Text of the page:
6 Matching Annotations
  1. Nov 2023
    1. we're in a position as a modern techno-industrial culture this is my view that it's false to say what the oil 00:29:32 companies are saying that we can keep producing oil and gas we'll get the society to pay for carbon capture and storage and and other stuff but it's going to be a technological salvation 00:29:44 and then we can keep on with our life that's one version the the other version is the environmentalist version which the federal government has bought into and that is we'll go green and then we 00:29:57 can keep everything
      • for: false dichotomy of sustaining modernity

      • paraphrase

        • The pace of modernity can neither be sustained in a high carbon nor a low carbon green economy
        • No matter what the political party, they all subscribe to a view of sustaining the same or greater pace of modernity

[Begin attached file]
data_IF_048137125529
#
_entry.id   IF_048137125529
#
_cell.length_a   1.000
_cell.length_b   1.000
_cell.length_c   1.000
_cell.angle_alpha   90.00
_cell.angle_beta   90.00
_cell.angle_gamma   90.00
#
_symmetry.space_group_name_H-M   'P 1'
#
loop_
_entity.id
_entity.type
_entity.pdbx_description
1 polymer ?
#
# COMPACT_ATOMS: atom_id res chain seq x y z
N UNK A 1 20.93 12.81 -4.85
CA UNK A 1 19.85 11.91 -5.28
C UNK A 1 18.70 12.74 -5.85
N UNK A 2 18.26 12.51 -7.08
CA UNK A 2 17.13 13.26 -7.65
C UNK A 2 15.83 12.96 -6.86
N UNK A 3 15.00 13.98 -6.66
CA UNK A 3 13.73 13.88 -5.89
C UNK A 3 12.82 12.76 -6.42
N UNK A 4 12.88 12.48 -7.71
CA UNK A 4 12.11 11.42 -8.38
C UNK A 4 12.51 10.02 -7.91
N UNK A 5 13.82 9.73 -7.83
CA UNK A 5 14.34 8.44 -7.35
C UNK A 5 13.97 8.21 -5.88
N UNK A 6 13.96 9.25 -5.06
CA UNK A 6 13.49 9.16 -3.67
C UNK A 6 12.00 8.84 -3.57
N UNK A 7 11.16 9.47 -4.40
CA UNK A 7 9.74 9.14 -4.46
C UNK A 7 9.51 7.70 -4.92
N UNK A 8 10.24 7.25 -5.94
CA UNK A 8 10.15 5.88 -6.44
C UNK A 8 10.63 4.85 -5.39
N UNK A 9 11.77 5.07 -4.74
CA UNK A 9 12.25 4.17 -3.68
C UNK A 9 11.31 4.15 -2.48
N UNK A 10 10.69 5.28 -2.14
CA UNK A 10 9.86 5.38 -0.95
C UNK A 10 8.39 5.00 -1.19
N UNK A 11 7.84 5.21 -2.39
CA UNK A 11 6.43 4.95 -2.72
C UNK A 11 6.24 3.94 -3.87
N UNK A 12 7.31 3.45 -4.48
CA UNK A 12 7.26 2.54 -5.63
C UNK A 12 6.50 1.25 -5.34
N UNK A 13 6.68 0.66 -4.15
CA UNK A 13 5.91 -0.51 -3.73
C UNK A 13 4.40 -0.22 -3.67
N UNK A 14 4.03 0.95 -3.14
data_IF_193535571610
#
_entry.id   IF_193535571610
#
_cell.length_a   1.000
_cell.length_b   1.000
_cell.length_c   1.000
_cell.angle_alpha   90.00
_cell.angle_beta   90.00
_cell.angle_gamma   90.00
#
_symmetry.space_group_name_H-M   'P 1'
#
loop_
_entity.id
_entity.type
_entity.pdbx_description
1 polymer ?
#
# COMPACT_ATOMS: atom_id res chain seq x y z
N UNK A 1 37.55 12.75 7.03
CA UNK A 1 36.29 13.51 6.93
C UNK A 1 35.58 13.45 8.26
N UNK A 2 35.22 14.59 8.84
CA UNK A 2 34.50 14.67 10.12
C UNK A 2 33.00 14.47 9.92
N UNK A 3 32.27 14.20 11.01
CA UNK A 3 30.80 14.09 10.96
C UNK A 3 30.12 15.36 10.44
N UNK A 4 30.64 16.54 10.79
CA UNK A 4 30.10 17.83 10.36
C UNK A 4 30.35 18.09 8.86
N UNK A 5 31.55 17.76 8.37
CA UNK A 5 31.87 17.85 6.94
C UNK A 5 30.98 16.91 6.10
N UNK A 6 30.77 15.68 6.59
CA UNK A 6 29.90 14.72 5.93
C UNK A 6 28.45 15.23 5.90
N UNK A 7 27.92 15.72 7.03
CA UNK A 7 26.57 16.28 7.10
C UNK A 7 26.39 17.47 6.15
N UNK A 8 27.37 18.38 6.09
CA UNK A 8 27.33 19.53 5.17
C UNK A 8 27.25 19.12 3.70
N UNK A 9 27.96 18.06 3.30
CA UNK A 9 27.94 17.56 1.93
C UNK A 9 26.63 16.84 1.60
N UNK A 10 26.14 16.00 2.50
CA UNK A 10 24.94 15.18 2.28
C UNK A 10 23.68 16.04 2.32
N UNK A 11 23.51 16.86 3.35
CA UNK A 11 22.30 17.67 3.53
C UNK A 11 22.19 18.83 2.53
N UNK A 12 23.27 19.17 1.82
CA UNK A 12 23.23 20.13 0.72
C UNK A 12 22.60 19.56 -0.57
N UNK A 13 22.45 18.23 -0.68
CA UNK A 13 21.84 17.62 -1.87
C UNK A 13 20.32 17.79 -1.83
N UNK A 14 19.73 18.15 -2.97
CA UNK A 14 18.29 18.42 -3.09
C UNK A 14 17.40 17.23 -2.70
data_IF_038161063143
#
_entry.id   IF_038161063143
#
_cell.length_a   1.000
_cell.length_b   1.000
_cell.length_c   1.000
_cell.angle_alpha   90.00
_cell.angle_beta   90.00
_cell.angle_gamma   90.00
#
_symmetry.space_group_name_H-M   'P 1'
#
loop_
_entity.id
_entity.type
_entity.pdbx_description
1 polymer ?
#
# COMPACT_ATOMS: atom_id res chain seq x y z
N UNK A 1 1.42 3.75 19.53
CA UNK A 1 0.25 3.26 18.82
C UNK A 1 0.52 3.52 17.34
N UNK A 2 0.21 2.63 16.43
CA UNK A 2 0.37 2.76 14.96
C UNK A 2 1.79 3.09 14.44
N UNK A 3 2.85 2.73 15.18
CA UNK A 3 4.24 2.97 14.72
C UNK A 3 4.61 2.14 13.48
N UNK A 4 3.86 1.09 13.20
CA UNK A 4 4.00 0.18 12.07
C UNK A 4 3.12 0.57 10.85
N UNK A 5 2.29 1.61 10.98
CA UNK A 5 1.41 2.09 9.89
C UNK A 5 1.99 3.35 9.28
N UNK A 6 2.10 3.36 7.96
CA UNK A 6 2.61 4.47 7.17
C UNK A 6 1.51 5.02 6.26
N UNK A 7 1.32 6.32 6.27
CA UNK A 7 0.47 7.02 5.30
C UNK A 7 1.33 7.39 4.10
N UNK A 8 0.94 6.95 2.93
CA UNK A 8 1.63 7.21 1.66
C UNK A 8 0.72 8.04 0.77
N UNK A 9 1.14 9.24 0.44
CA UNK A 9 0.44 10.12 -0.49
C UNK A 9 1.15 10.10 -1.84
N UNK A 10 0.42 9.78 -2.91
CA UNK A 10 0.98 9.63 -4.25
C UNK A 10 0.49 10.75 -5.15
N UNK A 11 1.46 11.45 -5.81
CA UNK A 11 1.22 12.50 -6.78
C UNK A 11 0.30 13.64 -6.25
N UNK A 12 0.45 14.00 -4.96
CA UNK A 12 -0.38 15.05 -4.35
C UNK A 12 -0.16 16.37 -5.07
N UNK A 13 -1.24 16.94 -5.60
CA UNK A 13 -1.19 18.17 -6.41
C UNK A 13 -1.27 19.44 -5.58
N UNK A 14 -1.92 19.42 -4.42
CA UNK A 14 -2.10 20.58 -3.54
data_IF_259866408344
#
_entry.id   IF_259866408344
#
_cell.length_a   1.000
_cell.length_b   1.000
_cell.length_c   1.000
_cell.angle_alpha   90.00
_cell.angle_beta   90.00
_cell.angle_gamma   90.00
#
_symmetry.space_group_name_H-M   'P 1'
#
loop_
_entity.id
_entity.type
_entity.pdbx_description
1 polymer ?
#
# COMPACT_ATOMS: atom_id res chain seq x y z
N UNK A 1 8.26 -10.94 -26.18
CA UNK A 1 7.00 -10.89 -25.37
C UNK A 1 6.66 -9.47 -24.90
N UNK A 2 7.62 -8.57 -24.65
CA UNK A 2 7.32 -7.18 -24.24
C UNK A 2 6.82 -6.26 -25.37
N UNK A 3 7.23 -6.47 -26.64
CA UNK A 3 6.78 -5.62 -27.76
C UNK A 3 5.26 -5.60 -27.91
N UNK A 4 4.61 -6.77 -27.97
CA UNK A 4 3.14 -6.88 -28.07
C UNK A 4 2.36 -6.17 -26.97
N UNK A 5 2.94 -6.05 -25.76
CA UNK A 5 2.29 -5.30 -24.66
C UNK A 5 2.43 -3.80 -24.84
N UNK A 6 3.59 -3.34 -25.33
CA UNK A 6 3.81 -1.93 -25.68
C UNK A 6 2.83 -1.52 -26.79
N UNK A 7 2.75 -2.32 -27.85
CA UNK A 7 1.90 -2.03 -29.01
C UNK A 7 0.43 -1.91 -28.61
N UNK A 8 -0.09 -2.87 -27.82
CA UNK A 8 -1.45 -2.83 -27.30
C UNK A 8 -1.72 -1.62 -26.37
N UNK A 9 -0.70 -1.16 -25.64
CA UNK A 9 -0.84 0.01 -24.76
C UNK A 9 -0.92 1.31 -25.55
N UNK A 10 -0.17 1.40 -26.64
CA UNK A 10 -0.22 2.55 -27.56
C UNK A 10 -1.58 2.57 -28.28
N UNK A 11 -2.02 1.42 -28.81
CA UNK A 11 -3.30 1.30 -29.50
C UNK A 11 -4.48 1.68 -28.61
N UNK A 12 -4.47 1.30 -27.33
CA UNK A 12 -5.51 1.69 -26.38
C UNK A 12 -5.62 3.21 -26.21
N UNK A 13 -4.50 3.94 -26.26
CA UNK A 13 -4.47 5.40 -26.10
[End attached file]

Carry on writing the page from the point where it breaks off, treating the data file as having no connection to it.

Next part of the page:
• comment

        • libertarians want no constraints
        • but nature herself imposes limits
        • populations collapse if resources are overused
        • human populations who adopt a Libertarian approach eventually encounter a limit anyways
  2. Aug 2022
    1. She introduces a phenomenon she calls the "double bind for men" (232). Her explanation makes use of the more documented female double bind which is created by sexual object/prey stereotypes of women, and reduces women to choosing between being considered either a "virgin" or a "whore." In Serano's male double bind, the options are between "nice guy" and "asshole."
  3. Sep 2020
    1. I don’t want to force my opinion on you

      This is false. Betteredge himself confesses during this conversation that his thoughts were "muddled" until "Mr. Franklin took them in hand, and pointed out what they ought to see". Furthermore, wasn't it Franklin who pushed Betteredge to write his recollection in the first place? Franklin's influence on the Betteredge is apparent, putting into question the reliability of his narrative as well as Franklin's motives.